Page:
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Hunchback: The Adventure (1986)      

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Details (Sinclair ZX Spectrum) Supported platforms Artwork and Media
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Ocean Software Ltd
Adventure / Graphical
Ian Weatherburn, Simon Butler
Fred Gray
48K
1
No
Eng
N/A
Cassette (£7.95)
Europe
Hunchback
Hunchback 2: Quasi Modos Revenge
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Your Reviews

Oct 1986 (Iss 10) (Your Sinclair)   28th Nov 2011 06:18
With dozens of reviewers all ready to unleash comments along the lines of 'a load of bells', 'goes like the clappers' and 'gives me the hump', here comes Ocean's adventure follow-up to its two successful arcade games. What I want to know, though, is how could they resist the temptation to call it The Hump Strikes Back?
The game comes in three parts, plus a core program which has to be loaded first. And naturally enough you need to solve each part in succession before going on to the others.
They've gone all out to make the text as jokey as possible, a sort of Humpstead, and you begin part one chez Quasi, a semi-detached hovel with all the charm of a sewage farm. Quasimodo's quest is to rescue Esmerelda, and you're told that first you must escape from Notre Dame itseft, then part two will see if you can find your way underneath Paris (obviously a sewer-side mission) to the Cardinal's mansion, where part three takes place.
The graphics window at the top of the screen promises much - it has pictures of the objects you pick up added to it, and the occasional change of picture within a location, but with no clearly defined area for each part of the picture the overall result is just a mess. Some of the fight sequence illustrations are quite amusing, though.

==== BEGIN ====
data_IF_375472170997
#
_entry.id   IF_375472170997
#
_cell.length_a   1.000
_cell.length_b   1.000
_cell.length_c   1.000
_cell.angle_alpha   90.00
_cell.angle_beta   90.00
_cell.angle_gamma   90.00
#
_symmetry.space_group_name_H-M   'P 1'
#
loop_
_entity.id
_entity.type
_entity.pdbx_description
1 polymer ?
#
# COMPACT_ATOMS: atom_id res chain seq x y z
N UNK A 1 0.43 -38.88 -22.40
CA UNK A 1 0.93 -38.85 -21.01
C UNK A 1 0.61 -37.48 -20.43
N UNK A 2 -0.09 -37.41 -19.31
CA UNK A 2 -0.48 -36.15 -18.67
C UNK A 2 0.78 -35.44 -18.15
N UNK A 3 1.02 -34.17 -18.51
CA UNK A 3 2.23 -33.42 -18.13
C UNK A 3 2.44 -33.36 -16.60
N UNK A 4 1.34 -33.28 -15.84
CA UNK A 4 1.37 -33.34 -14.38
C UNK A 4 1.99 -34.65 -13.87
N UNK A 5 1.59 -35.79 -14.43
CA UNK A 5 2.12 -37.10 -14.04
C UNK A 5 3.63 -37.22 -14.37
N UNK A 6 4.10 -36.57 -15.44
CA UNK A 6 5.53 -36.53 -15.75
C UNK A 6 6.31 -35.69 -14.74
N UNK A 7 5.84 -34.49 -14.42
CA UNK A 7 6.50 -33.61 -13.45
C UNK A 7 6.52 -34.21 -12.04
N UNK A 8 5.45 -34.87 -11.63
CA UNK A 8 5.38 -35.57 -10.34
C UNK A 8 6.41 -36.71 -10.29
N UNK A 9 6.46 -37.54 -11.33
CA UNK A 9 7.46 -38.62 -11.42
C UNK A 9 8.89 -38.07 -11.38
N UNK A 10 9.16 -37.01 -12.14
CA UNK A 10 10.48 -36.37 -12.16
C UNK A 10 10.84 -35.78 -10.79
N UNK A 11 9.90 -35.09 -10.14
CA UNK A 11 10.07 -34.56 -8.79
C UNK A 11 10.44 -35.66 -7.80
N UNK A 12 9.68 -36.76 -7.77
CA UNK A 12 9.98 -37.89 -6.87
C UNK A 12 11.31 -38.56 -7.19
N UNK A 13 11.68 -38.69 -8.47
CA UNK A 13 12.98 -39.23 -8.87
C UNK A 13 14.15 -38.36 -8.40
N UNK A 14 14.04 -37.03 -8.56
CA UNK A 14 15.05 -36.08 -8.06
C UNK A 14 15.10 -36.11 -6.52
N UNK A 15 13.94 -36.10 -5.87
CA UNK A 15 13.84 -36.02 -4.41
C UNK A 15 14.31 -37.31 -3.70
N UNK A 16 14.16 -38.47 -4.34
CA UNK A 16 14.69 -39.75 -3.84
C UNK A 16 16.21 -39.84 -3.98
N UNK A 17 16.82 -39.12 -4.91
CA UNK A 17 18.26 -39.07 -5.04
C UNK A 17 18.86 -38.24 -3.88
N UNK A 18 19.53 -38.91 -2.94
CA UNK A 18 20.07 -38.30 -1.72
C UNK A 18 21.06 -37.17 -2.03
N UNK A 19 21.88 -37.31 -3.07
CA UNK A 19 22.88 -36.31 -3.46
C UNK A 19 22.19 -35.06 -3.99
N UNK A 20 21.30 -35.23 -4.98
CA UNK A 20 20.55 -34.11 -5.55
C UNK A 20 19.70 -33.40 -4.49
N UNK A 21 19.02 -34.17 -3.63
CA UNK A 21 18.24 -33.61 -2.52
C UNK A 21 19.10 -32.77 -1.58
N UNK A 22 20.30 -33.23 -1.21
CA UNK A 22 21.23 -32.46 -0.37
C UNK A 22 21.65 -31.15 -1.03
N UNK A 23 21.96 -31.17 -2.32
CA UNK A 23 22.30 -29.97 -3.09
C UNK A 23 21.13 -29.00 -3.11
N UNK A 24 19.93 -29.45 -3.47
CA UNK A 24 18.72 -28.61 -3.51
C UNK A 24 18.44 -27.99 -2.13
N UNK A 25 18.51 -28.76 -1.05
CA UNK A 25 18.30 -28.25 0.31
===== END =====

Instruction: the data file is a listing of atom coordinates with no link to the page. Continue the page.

Those fight sequences are my first niggle though. As you map out the first part, you continually encounter guards who attack you. Your part in the proceedings is to type ATTACK GUARD or STAB GUARD several times in succession, till eventually the guard pegs out. Combat sequences are all very well, but the program doesn't respond to SCORE, STRENGTH or STATUS, so you have no idea what your own strength is - if indeed there's a counter for strength in the program at all. After a few plays, no guard had managed to kill me, though when I tried STAB GUARD one time I did get the interesting response "Your attack fails! You have killed the guard!" Pardon? This bit is really tedious, and when I came across the third guard in three successive locations I thought it was time to check the swear-word routine (but it doesn't have one.)
Nor does it have a help routine, as typing HELP results in "There's no verb in that sentence." Funny, I thought help was a verb. After so long in production, it's annoying to see so many faults in the game. Some exits that exist in the text don't exist in reality, such as the blacksmith's showroom where you're told "Exits are down and southwest." Type DOWN and "You can't go in that direction."
Major drawback to me, though, was when, after about thirty minutes' play (twenty-nine of them spent typing ATTACK GUARD) I discovered I'd finished the first part! There I was, thinking I'd actually found my first real problem at last, how to deal with the bishop in the library, and when I solved it I was on my way to part two! On an action replay I managed to get the solution time down to five minutes! The guards are always in the same places and you can easily avoid more of them.
Part two takes you straight into a maze, and you're not allowed to take enough objects through from part one to enable you to map it properly, so your time here is spent shifting things about to work out which exits lead where. Tedious. This is where I pulled the plug on the game, deciding my Spectrum had done nothing to deserve being treated so badly. Give me the arcade version any day.

Mike Gerrard


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This title was first added on 9th November 2009
This title was most recently updated on 28th November 2011


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